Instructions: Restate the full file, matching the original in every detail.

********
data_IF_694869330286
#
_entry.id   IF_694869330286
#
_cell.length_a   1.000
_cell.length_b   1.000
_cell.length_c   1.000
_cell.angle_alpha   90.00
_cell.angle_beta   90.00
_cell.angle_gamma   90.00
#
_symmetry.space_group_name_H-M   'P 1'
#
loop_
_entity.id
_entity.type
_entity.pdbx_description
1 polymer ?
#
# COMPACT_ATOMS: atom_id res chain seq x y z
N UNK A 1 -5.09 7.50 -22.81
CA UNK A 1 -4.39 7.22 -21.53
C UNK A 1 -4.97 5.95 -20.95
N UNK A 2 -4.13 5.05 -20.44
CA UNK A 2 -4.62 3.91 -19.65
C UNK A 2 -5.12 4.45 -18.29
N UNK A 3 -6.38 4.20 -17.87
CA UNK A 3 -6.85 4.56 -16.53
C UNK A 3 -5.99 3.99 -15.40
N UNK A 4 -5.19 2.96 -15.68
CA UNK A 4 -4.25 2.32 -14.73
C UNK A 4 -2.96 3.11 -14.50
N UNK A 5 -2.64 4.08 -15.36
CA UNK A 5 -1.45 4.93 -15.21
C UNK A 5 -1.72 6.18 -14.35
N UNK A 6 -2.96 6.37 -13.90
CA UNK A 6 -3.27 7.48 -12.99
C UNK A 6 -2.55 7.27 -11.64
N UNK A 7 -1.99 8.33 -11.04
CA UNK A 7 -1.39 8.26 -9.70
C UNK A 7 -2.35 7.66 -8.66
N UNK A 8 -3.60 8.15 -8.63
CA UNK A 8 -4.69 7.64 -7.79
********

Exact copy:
data_IF_694869330286
#
_entry.id   IF_694869330286
#
_cell.length_a   1.000
_cell.length_b   1.000
_cell.length_c   1.000
_cell.angle_alpha   90.00
_cell.angle_beta   90.00
_cell.angle_gamma   90.00
#
_symmetry.space_group_name_H-M   'P 1'
#
loop_
_entity.id
_entity.type
_entity.pdbx_description
1 polymer ?
#
# COMPACT_ATOMS: atom_id res chain seq x y z
N UNK A 1 -5.09 7.50 -22.81
CA UNK A 1 -4.39 7.22 -21.53
C UNK A 1 -4.97 5.95 -20.95
N UNK A 2 -4.13 5.05 -20.44
CA UNK A 2 -4.62 3.91 -19.65
C UNK A 2 -5.12 4.45 -18.29
N UNK A 3 -6.38 4.20 -17.87
CA UNK A 3 -6.85 4.56 -16.53
C UNK A 3 -5.99 3.99 -15.40
N UNK A 4 -5.19 2.96 -15.68
CA UNK A 4 -4.25 2.32 -14.73
C UNK A 4 -2.96 3.11 -14.50
N UNK A 5 -2.64 4.08 -15.36
CA UNK A 5 -1.45 4.93 -15.21
C UNK A 5 -1.72 6.18 -14.35
N UNK A 6 -2.96 6.37 -13.90
CA UNK A 6 -3.27 7.48 -12.99
C UNK A 6 -2.55 7.27 -11.64
N UNK A 7 -1.99 8.33 -11.04
CA UNK A 7 -1.39 8.26 -9.70
C UNK A 7 -2.35 7.66 -8.66
N UNK A 8 -3.60 8.15 -8.63
CA UNK A 8 -4.69 7.64 -7.79